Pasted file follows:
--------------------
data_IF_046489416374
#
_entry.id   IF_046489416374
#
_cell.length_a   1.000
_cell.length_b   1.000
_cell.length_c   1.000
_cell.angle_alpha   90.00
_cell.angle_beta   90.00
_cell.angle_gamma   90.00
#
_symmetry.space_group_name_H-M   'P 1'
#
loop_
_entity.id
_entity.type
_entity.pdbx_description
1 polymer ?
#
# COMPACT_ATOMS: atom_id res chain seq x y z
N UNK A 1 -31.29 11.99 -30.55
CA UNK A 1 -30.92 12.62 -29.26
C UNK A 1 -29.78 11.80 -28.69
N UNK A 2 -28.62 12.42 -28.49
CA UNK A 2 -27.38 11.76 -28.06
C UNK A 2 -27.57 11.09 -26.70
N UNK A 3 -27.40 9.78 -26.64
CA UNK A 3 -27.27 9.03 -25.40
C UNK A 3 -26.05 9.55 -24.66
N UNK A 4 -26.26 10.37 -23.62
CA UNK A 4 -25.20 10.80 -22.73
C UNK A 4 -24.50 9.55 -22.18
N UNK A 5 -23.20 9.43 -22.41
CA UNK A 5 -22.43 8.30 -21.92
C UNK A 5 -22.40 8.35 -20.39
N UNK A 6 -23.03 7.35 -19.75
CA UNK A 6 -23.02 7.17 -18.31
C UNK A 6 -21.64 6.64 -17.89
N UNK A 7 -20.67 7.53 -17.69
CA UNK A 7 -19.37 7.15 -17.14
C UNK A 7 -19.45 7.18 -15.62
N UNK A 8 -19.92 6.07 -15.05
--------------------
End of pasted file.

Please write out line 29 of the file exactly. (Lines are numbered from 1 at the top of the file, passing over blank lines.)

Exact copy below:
C UNK A 3 -26.05 9.55 -24.66